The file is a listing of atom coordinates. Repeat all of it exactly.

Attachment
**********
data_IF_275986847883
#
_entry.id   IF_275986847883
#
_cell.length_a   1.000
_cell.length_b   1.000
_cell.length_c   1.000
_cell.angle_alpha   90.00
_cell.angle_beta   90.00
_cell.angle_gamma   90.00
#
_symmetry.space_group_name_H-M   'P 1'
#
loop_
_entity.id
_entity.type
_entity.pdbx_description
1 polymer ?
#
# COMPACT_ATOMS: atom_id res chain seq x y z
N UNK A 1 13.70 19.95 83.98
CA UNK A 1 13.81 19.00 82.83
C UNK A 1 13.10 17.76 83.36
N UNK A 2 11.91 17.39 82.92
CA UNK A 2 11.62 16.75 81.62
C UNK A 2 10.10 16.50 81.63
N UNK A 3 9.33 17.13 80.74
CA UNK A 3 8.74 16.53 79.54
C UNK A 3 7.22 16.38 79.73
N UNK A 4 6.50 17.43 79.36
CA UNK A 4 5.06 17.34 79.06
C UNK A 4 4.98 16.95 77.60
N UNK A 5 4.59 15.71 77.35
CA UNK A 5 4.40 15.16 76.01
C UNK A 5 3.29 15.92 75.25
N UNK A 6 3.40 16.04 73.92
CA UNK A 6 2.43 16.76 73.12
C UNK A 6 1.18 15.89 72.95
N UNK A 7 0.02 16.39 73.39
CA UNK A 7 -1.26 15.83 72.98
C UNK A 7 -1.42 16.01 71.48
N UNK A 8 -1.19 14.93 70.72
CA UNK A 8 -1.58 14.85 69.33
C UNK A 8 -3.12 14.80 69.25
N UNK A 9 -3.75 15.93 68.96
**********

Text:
data_IF_275986847883
#
_entry.id   IF_275986847883
#
_cell.length_a   1.000
_cell.length_b   1.000
_cell.length_c   1.000
_cell.angle_alpha   90.00
_cell.angle_beta   90.00
_cell.angle_gamma   90.00
#
_symmetry.space_group_name_H-M   'P 1'
#
loop_
_entity.id
_entity.type
_entity.pdbx_description
1 polymer ?
#
# COMPACT_ATOMS: atom_id res chain seq x y z
N UNK A 1 13.70 19.95 83.98
CA UNK A 1 13.81 19.00 82.83
C UNK A 1 13.10 17.76 83.36
N UNK A 2 11.91 17.39 82.92
CA UNK A 2 11.62 16.75 81.62
C UNK A 2 10.10 16.50 81.63
N UNK A 3 9.33 17.13 80.74
CA UNK A 3 8.74 16.53 79.54
C UNK A 3 7.22 16.38 79.73
N UNK A 4 6.50 17.43 79.36
CA UNK A 4 5.06 17.34 79.06
C UNK A 4 4.98 16.95 77.60
N UNK A 5 4.59 15.71 77.35
CA UNK A 5 4.40 15.16 76.01
C UNK A 5 3.29 15.92 75.25
N UNK A 6 3.40 16.04 73.92
CA UNK A 6 2.43 16.76 73.12
C UNK A 6 1.18 15.89 72.95
N UNK A 7 0.02 16.39 73.39
CA UNK A 7 -1.26 15.83 72.98
C UNK A 7 -1.42 16.01 71.48
N UNK A 8 -1.19 14.93 70.72
CA UNK A 8 -1.58 14.85 69.33
C UNK A 8 -3.12 14.80 69.25
N UNK A 9 -3.75 15.93 68.96